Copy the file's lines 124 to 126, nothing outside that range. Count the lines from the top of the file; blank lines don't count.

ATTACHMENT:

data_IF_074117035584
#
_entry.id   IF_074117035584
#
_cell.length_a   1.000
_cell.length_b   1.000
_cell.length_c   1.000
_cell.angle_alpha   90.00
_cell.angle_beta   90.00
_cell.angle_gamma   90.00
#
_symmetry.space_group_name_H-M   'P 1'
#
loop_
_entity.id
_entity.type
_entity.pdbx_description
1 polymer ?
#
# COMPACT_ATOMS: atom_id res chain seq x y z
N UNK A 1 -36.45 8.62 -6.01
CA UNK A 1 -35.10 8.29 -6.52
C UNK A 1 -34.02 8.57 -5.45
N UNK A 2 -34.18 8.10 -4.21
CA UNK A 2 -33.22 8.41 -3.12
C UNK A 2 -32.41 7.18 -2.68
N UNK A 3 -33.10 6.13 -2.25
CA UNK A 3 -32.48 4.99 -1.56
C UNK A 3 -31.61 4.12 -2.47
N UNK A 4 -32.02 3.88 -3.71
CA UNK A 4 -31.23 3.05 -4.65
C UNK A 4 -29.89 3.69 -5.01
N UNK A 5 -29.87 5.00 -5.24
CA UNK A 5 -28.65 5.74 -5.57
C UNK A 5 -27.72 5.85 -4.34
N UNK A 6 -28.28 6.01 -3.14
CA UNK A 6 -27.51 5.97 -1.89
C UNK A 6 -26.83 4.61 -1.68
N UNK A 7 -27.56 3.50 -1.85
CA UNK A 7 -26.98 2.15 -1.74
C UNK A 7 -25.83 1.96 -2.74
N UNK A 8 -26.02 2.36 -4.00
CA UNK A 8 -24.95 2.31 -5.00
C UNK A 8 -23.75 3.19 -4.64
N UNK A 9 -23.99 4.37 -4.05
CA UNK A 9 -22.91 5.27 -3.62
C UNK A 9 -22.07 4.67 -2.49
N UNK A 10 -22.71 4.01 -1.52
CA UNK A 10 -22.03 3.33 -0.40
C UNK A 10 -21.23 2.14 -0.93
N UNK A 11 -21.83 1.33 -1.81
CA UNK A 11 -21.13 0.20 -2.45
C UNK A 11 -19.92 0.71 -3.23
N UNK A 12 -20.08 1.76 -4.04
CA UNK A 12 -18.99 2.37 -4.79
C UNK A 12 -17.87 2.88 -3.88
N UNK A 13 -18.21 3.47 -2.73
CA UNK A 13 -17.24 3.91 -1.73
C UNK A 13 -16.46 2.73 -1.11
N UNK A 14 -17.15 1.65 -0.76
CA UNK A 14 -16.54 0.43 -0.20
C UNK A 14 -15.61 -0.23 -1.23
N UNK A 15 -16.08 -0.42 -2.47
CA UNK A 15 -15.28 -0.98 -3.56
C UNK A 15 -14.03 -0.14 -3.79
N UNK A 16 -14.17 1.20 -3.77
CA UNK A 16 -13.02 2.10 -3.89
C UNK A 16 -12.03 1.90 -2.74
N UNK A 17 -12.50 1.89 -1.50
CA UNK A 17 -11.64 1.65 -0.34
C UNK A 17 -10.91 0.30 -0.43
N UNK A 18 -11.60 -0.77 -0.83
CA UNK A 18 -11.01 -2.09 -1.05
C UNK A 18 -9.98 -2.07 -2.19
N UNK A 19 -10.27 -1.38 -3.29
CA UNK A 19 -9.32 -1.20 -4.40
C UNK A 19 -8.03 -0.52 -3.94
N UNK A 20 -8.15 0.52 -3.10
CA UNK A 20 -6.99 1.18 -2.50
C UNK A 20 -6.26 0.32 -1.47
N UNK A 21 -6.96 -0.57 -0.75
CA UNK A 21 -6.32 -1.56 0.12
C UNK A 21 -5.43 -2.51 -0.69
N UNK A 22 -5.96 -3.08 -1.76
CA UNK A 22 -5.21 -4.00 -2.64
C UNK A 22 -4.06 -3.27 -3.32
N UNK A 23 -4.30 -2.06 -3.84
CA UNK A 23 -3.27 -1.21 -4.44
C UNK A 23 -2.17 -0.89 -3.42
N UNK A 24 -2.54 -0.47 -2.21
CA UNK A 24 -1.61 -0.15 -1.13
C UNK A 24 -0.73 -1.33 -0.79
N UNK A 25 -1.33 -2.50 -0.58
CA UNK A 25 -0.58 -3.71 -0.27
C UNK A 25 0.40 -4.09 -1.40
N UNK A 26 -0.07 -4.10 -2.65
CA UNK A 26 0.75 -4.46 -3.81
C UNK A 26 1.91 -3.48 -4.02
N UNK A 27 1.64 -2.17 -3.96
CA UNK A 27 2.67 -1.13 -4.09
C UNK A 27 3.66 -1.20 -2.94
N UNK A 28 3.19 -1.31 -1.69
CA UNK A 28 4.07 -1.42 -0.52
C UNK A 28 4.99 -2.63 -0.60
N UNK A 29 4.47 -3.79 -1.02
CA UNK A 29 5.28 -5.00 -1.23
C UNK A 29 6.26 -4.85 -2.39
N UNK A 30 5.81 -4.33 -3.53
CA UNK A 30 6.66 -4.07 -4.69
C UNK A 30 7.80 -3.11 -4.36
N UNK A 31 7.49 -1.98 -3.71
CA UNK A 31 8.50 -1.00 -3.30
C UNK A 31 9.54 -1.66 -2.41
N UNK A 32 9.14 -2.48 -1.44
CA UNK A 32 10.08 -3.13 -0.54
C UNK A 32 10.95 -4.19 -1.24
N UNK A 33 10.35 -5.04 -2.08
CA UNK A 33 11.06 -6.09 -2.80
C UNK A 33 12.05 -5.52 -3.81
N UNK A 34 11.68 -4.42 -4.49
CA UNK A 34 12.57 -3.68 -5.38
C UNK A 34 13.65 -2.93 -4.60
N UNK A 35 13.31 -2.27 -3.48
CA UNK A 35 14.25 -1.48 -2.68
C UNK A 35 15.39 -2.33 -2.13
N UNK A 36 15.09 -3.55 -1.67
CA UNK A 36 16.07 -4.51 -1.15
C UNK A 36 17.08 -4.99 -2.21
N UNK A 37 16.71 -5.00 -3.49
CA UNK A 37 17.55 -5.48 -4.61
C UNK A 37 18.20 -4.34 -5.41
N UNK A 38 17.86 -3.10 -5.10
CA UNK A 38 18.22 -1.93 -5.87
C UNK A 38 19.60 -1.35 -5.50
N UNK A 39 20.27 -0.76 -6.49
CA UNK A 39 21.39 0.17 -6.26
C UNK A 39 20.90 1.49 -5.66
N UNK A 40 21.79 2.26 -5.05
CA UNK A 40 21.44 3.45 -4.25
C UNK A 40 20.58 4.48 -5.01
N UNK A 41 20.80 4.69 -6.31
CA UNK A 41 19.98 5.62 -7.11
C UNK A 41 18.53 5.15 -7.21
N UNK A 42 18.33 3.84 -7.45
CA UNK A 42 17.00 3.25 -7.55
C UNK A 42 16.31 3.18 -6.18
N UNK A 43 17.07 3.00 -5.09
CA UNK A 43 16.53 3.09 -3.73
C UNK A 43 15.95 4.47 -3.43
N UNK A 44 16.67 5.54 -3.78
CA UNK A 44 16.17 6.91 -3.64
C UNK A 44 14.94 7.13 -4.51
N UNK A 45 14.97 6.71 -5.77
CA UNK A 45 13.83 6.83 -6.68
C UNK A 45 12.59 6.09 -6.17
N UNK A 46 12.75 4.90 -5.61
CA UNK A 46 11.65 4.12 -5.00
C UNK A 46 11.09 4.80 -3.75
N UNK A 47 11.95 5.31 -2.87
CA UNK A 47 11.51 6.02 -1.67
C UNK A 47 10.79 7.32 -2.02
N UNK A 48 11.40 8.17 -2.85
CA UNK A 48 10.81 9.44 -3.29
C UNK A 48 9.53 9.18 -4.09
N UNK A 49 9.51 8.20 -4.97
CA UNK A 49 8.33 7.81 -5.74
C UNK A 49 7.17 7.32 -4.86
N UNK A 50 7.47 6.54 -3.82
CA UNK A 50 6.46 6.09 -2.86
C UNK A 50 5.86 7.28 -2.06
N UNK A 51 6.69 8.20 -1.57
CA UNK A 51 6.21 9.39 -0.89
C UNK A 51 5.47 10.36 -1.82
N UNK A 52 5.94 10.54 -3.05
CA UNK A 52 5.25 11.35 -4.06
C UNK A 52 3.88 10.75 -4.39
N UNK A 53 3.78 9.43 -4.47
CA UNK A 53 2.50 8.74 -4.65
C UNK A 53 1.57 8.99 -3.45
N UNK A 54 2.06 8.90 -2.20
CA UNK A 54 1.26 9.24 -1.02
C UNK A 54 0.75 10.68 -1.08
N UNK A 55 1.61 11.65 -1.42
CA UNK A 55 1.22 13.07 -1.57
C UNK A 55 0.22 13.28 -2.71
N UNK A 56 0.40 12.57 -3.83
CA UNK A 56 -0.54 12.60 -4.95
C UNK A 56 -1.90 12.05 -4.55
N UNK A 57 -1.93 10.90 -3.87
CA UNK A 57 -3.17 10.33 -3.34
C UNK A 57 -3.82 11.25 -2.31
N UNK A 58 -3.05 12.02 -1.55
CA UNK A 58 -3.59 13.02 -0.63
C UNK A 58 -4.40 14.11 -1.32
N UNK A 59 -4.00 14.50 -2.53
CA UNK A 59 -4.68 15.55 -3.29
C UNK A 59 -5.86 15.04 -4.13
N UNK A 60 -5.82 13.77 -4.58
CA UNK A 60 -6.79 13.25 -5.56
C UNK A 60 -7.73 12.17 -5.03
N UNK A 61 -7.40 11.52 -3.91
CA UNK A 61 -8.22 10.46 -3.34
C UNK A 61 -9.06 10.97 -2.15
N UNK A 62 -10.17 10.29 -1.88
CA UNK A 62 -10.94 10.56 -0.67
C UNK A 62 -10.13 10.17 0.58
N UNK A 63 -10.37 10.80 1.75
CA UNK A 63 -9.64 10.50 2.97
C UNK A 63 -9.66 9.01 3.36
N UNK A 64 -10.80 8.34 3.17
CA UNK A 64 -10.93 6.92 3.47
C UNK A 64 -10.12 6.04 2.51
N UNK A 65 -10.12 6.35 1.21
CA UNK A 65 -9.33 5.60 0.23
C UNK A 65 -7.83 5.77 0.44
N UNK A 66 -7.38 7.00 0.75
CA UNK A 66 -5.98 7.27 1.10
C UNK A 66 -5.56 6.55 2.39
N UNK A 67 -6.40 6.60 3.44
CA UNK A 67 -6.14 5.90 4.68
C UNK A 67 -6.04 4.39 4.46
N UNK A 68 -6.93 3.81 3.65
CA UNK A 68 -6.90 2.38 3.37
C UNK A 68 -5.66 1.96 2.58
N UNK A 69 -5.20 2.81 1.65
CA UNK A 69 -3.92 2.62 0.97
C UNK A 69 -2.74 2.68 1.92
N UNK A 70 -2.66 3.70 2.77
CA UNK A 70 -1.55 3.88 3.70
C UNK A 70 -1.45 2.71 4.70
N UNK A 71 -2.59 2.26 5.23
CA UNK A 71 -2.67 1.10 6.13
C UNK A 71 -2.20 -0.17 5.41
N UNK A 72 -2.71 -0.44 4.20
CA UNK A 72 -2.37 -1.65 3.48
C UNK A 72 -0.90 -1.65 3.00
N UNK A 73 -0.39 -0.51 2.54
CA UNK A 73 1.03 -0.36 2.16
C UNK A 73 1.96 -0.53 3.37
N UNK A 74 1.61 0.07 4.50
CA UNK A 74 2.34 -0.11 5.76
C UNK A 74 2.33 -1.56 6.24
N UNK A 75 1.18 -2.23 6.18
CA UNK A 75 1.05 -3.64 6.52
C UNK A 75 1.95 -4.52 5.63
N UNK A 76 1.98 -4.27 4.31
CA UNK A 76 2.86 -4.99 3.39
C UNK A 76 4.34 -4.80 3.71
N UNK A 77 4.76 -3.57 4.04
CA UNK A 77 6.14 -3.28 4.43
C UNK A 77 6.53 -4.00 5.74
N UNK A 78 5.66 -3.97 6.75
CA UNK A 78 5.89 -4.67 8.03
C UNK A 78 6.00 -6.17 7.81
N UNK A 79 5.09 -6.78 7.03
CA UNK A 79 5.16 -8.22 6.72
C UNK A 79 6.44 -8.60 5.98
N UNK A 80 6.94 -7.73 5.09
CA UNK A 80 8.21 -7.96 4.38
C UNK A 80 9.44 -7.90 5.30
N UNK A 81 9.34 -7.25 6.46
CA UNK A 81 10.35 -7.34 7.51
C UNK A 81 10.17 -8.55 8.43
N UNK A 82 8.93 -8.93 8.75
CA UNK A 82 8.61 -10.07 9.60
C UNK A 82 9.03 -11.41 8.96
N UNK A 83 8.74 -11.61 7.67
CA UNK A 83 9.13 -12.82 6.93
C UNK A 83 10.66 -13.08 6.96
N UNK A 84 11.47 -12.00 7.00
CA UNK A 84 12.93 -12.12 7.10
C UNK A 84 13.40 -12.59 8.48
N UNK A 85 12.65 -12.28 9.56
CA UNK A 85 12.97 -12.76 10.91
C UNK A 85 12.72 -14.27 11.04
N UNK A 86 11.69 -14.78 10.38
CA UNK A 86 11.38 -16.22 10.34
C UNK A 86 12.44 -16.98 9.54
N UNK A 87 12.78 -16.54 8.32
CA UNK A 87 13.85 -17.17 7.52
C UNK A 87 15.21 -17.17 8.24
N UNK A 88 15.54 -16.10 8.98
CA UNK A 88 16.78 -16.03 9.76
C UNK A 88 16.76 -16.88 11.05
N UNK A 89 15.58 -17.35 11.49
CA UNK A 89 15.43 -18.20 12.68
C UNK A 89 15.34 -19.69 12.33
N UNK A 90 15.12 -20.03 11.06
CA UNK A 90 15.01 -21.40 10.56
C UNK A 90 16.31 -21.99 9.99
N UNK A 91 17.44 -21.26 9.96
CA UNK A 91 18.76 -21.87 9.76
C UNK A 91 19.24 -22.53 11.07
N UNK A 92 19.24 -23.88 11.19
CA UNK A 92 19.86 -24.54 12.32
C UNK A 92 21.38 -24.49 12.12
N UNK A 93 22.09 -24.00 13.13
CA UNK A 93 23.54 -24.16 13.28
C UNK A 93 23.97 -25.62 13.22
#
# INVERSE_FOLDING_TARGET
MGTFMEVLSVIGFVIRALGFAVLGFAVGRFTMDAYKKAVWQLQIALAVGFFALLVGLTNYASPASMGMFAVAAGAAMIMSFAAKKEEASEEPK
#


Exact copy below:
CA UNK A 35 14.25 -1.48 -2.68
C UNK A 35 15.39 -2.33 -2.13
N UNK A 36 15.09 -3.55 -1.67